There’s no doubt that virtual currencies have grown over the last few years, digital and mobile wallets are providing platforms to take new currencies mainstream.
Bitcoin has captured the attention and imagination of the tech community at large over the past few years and its momentum shows no sign of slowing. We’re seeing more and more stories hitting the headlines of big value purchases using Bitcoin. There’s no doubt it’s a currency gathering pace and beginning to catch the interest of financial institutions and payment providers.
Ahead of his presentation at the Future of Digital Mobile Payments, I caught up with Mat Holroyd, the founder of BitPiggy, a fixed rate exchange for Bitcoin. We spoke about how Bitcoin has the potential to tap into new markets and how virtual currencies are going to be central to the payments landscape in the future.
How’s the Bitcoin landscape been evolving? Where does BitPiggy come in?
The businesses surrounding Bitcoin were in the beginning largely trading and mining focused, with a trickle of retail merchants who accept Bitcoin showing up continuously over time. As merchants and interest has grown, businesses that copy what you see in the finance and money world have started to show up. For example, Bitcoin based businesses that perform similar roles to PayPal and banks. As interest has grown further, entrepreneurs are gravitating towards copying the big businesses that have been successful in the non-Bitcoin economy, such as Amazon and eBay.
BitPiggy is a simple fixed rate exchange for Bitcoin, mimicking the kind of service you get from little corner store currency exchange (except all online). From that it has morphed into services like Bitcoin-related consulting and general IT support (like email), which can be paid with currency or Bitcoin. A new area I’m getting involved with is offering publication services for developers in countries with strict capital controls. Developers can get paid in Bitcoin as opposed to expensive alternatives. I also tried to launch a Bitcoin-backed debit card, but was pushed back by the regulators.
How do you think Bitcoin can start to break out of its niche audience, where do the opportunities lie?
One of the key markets where decentralized virtual currencies could see huge wide adoptance is among the world’s unbanked people who nevertheless own a smart phone. Statistics vary but something like 50 to 70% of the world’s population does not have a bank account, and of those billions of people, large numbers of them (e.g. in Africa) have smart phones.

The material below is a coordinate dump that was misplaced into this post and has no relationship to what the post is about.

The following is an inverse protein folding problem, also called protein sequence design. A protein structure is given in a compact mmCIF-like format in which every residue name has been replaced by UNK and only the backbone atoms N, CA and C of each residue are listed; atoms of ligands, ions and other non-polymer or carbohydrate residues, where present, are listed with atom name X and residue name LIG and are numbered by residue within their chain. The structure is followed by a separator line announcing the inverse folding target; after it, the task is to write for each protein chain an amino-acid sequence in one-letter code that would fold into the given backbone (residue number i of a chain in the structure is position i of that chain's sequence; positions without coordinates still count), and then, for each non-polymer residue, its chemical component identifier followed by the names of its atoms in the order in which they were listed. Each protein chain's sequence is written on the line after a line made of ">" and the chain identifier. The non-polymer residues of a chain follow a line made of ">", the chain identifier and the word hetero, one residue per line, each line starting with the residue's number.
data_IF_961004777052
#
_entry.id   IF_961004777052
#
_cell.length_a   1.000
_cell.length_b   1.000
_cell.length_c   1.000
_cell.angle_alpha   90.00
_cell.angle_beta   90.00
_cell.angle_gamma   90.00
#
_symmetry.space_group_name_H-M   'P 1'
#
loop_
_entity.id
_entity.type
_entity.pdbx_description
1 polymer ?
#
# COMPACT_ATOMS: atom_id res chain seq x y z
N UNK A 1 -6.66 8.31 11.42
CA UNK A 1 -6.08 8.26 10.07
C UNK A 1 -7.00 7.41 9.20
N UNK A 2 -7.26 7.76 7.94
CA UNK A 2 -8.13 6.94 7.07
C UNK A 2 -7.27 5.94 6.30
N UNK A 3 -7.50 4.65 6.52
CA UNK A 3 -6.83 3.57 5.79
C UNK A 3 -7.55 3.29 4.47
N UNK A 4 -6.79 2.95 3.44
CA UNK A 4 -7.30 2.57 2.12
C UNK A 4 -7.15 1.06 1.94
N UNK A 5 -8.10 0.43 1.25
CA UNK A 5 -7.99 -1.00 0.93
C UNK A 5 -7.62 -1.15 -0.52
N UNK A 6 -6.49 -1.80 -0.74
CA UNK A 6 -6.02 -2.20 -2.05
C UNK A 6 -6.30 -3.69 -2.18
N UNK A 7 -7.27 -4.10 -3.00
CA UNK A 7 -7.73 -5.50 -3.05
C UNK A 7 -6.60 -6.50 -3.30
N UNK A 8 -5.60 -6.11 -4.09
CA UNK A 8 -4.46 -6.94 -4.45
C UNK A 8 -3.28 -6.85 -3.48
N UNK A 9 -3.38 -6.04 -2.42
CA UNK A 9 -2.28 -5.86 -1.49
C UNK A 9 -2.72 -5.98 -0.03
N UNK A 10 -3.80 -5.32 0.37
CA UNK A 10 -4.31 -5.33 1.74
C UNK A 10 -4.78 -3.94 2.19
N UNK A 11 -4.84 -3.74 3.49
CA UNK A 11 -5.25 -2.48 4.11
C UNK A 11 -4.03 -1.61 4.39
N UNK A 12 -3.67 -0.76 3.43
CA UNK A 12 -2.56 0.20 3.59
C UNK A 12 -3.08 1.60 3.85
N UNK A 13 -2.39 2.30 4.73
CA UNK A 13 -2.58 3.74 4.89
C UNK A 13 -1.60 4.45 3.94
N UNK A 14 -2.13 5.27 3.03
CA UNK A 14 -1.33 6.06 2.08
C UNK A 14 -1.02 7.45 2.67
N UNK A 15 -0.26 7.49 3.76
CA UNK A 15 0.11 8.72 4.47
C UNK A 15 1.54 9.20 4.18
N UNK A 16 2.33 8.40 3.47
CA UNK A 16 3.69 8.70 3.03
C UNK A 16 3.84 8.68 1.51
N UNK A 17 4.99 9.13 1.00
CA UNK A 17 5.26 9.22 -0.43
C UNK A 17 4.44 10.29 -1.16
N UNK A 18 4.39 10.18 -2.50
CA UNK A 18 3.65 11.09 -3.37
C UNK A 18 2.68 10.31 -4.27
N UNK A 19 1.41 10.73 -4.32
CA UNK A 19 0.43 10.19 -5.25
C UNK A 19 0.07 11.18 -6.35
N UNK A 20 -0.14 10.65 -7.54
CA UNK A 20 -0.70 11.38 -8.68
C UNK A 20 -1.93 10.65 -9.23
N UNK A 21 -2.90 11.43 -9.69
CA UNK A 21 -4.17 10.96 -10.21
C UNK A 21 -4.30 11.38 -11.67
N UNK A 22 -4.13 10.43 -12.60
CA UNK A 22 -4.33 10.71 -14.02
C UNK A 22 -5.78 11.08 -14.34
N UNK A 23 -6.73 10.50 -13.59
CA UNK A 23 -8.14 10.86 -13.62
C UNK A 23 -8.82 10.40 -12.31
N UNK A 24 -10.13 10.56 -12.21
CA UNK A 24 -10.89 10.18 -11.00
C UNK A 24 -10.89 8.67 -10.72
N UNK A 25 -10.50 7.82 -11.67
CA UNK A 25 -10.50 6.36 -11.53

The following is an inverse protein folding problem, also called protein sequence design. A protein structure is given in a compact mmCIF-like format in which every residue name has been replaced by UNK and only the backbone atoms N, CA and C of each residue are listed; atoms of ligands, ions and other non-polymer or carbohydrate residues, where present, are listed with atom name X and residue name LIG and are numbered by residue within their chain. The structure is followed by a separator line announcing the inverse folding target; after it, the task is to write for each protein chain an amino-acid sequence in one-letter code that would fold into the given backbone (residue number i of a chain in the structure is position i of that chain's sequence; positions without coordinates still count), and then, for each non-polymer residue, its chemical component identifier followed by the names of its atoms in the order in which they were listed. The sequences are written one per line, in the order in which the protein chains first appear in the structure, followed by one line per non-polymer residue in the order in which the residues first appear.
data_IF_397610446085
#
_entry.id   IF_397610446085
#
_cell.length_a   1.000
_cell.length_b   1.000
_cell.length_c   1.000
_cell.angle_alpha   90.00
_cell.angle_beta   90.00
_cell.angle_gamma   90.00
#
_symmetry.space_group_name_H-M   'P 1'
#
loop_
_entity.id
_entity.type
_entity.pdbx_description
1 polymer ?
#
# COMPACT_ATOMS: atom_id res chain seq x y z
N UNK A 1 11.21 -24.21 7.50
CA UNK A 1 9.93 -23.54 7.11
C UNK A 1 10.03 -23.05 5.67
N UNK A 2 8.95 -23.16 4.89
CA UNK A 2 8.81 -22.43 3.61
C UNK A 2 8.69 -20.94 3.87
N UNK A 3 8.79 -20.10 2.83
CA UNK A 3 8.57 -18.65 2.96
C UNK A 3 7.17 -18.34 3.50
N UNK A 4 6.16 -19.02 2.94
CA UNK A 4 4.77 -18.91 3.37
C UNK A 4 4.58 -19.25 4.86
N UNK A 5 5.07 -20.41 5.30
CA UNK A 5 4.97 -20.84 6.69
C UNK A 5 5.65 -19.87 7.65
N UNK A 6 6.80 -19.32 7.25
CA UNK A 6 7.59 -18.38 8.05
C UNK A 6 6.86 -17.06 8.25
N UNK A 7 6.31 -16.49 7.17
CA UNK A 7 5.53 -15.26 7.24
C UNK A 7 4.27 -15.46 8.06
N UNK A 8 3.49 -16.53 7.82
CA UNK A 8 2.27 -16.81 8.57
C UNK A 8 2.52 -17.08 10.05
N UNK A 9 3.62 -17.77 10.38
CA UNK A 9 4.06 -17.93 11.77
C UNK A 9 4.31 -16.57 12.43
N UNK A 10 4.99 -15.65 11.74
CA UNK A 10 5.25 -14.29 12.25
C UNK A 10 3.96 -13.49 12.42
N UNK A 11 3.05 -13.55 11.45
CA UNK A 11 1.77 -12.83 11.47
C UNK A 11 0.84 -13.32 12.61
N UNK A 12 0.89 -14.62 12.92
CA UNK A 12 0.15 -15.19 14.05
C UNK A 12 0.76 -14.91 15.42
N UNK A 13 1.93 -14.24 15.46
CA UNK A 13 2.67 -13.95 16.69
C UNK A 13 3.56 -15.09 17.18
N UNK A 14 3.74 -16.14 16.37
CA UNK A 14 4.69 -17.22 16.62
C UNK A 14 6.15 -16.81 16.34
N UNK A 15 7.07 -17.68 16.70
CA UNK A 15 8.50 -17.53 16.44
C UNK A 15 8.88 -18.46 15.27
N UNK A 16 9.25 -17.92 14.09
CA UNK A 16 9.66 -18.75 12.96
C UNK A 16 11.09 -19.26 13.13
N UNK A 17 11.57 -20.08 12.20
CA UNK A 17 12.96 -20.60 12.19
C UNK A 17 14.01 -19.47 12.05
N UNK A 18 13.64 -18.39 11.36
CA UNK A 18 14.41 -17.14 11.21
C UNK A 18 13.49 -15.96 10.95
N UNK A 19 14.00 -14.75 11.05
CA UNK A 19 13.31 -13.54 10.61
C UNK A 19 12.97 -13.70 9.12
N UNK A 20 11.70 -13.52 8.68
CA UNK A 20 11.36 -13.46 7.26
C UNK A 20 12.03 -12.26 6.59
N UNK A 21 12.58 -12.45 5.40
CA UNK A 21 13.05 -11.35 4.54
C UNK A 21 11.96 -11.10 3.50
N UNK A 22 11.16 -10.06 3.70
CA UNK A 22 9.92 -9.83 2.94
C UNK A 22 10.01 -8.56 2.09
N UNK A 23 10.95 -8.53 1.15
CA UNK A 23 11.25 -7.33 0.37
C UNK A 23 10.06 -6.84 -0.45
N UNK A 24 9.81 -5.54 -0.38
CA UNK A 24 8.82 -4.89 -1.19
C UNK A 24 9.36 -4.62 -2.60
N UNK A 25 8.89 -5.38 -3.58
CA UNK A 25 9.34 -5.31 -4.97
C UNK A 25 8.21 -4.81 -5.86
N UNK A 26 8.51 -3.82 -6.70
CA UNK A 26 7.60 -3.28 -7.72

In addition, there are compelling reasons for people who have traditional bank accounts to use Bitcoin.
There’s fluctuating value with Bitcoin – do you think that puts businesses off?
Sure. Bitcoin is very new, and like any new technology (or even new money for that matter);there is risk in getting involved early. That said, there are services to reduce risk for retail merchants, as an example who are interested in accepting Bitcoin as payment but don’t want to hold onto Bitcoin.
Where can the benefits really be seen for using Bitcoin over other forms of currency?
Bitcoin has several aspects that make it compelling compared to national currencies. Probably the biggest one is that Bitcoin is decentralized, meaning that anyone can use it without having to get approval first and it is not possible for anyone to prevent anyone from doing what they want with their money. There are no forms to fill out like with a traditional bank account, there are no capital controls, there no age requirements, no country restrictions, no address requirements. Basically no requirements besides a computer or smart phone.
Another benefit of Bitcoin is the low inflationary nature of the money supply, which should cause price deflation over time, like gold.
What’s the future, where’s your focus from here to get the buy in of a pretty tech savvy Australia?
There are many exciting things happening in and around the Bitcoin world. For instance, there are many virtual currencies that are taking the Bitcoin idea and running with it. There are people trying to make Bitcoin more anonymous, and there are people who have taken the decentralized nature of Bitcoin and applying it to things like messaging.
I don’t have much of a focus on Australia per se, as I think there are bigger opportunities overseas. That said, the recent decision by the Reserve Bank of Australia to cut interest rates to historic lows, causing the AUD to drop -5% compared to USD highlights the benefits of a decentralized money like Bitcoin: no one can arbitrarily decide to devalue your money.